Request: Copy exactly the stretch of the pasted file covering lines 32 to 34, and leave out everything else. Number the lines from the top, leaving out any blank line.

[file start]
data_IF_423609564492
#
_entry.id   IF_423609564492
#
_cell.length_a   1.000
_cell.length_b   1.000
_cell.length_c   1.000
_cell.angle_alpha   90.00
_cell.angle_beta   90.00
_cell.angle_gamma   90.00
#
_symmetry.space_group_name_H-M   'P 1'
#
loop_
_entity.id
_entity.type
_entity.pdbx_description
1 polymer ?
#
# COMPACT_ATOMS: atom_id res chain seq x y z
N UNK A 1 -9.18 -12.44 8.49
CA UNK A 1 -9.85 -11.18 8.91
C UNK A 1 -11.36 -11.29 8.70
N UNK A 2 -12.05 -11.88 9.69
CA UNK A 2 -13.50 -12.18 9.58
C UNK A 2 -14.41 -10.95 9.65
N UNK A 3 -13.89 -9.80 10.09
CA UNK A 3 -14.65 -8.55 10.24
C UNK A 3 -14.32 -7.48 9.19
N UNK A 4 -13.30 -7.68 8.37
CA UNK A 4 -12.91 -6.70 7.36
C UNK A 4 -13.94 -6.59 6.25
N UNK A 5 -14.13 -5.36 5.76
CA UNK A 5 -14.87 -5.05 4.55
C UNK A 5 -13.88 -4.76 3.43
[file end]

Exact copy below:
C UNK A 4 -13.94 -6.59 6.25
N UNK A 5 -14.13 -5.36 5.76
CA UNK A 5 -14.87 -5.05 4.55